A soldier’s story

EDITOR:

The 10 helicopters carrying 60 infantrymen landed in a relatively clear area; a few small trees, high grass and scrub brush for as far as you could see. Within 10 minutes we were under enemy machine gun fire.

Our company hadn’t formed up to begin the operation, so troops were still scattered about. Klemme and I ended up behind a mound of dirt. The machine gun fire was coming from a distant bunker and nobody had been hit. Word spread that air support was called, so relax until it came.

The FAC (forward air controller) arrived in his small propeller plane and circled until the jet arrived. He then dove to mark the bunker with a white smoke rocket. Word was shouted to ‘pop smoke’. All infantry carry smoke grenades and you mark your position on the ground by pulling the pin and rolling the coke can sized grenade a few feet away. The fuse is instantaneous and smoke starts blowing out. Use any color but white, white is used to mark the target. The pilot can see where friendly positions are by the colored smoke and where his target is by the white smoke.

The jet circled, came in directly over Klemme and me, didn’t drop the bomb, but banked to begin a second run. The ‘coming to Jesus’ moment struck me. You mark your positions on the ground so the pilot can make his bombing run parallel to them. If there’s a short drop, no friendlies are killed. We were so scattered he was making his run as parallel as possible and it was right over Klemme and me. Not only that, but he was dropping into a tight position or why make a practice run under fire? He completed his bank and began the bombing run, no more than 100 feet (maybe less) off the ground and straight at us.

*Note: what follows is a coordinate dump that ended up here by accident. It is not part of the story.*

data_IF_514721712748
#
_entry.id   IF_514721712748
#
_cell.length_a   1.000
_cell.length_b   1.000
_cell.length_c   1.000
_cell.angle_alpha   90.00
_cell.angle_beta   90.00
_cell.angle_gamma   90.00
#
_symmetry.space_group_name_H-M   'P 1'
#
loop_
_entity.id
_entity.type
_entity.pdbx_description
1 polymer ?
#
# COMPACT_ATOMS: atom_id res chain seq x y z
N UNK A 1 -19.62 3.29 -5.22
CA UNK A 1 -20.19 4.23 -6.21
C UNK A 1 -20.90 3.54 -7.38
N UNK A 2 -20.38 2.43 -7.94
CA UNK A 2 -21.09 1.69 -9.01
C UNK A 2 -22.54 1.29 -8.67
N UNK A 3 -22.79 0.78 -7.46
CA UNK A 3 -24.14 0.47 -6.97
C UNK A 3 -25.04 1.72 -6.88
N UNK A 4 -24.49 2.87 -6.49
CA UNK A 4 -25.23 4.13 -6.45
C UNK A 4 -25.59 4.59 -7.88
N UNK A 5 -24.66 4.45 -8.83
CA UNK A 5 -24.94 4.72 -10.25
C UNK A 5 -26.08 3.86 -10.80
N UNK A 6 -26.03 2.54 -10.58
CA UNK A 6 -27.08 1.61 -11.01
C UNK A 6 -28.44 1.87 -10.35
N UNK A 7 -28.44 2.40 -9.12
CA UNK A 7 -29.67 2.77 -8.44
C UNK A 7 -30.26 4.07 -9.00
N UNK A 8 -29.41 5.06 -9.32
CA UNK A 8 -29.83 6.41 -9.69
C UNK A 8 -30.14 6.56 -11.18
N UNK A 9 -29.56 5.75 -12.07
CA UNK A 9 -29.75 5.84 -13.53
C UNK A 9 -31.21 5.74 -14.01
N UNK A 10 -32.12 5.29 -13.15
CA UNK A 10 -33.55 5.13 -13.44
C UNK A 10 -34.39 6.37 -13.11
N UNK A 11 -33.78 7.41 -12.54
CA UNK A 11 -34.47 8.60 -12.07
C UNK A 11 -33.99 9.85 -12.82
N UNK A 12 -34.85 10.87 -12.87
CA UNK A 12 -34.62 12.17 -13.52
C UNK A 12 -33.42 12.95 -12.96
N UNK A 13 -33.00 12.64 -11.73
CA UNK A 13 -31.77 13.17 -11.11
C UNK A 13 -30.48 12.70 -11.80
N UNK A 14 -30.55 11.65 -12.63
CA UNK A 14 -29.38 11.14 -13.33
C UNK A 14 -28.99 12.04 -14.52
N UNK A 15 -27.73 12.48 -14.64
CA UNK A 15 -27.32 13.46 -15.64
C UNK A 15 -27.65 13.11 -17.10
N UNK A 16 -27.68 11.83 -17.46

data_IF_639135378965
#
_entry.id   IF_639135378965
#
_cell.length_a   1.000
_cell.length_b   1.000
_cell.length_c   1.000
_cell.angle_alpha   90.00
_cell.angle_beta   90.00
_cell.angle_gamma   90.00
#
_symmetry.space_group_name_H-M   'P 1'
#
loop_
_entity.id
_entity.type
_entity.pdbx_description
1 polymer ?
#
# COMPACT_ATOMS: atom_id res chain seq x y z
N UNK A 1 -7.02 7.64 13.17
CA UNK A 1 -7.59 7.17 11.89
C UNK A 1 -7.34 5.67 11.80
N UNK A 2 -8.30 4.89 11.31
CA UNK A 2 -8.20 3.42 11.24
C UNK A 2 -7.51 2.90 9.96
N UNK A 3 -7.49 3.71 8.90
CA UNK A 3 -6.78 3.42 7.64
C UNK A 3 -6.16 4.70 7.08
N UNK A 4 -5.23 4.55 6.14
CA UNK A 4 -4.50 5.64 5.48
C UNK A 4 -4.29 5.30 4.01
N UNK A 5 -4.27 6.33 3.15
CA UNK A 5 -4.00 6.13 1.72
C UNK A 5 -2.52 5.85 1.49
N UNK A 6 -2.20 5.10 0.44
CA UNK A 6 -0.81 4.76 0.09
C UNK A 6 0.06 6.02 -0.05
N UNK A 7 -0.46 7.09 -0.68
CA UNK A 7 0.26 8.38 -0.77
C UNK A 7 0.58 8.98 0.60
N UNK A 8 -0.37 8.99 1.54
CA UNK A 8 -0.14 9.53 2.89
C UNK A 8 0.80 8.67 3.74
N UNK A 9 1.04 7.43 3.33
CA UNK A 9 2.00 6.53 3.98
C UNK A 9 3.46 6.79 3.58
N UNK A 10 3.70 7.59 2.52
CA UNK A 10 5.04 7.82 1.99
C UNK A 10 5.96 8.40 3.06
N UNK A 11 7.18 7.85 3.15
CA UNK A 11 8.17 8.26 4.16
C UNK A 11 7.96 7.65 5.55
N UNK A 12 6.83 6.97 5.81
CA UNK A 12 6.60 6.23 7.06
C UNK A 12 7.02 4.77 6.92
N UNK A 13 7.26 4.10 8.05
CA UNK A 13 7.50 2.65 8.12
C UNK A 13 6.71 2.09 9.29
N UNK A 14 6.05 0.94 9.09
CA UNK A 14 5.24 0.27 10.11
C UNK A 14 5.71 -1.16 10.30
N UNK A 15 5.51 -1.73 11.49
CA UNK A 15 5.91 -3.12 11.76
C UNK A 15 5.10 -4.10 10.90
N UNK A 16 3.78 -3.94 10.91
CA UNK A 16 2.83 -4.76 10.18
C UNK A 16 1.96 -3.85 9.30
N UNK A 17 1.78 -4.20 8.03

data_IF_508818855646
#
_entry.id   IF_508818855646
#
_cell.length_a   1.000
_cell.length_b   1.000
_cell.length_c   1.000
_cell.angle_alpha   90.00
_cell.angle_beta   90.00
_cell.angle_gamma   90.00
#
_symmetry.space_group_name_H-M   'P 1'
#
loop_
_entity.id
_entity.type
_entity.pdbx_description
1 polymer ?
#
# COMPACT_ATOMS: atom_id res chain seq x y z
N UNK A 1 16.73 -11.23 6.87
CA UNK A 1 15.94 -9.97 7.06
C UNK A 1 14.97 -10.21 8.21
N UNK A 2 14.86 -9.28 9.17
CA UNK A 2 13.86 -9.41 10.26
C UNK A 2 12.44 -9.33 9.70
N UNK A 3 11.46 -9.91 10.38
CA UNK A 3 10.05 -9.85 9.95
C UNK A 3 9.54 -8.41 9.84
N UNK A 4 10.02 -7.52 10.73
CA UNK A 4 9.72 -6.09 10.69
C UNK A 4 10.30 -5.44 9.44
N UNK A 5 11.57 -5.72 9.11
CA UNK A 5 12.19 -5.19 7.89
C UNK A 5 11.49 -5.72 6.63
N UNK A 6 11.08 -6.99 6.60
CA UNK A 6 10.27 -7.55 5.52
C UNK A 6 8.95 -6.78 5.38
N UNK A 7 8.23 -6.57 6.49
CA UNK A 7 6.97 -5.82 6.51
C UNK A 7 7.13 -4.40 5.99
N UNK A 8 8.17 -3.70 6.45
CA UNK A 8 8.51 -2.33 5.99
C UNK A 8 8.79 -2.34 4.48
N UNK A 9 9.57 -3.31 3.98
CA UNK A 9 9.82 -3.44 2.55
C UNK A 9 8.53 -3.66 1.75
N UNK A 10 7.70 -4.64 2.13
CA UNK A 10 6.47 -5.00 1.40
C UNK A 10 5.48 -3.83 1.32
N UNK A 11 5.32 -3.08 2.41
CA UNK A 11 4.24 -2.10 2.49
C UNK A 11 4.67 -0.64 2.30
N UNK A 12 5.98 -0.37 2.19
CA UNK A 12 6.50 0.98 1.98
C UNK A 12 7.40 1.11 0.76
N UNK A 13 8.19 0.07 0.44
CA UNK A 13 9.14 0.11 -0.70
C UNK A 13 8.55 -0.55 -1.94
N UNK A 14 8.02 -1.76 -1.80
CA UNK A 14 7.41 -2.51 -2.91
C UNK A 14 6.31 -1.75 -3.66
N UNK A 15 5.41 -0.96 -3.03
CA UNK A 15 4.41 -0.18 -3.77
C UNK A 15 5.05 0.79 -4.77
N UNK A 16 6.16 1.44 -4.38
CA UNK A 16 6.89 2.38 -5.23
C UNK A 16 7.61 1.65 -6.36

My back against the mound, bullets from the bunker whipping over the top of it seeking the jet, the bomb was released. I could see the bomb stabilizers pop out from the back of the bomb (they’re used to slow the bomb so the jet is away when it hits and explodes). The jet roared over and I yelled, “He dropped it too soon, it’s going to hit us.” I noticed later my helmet band was stuffed with grass. Evidently, as all this was happening, I was camouflaging myself against a 500 pound. bomb. As the bomb arrived overhead I closed my eyes. I heard the swoosh and swear had I raised my hand it would have brushed it.

The bomb exploded, the ground shook and word was passed that the machine gunner was no more. My confidence shakily returned as I stood up, looked in the direction of the once was bunker and yelled, “Take that you SOB.”

William Sirtola

Rock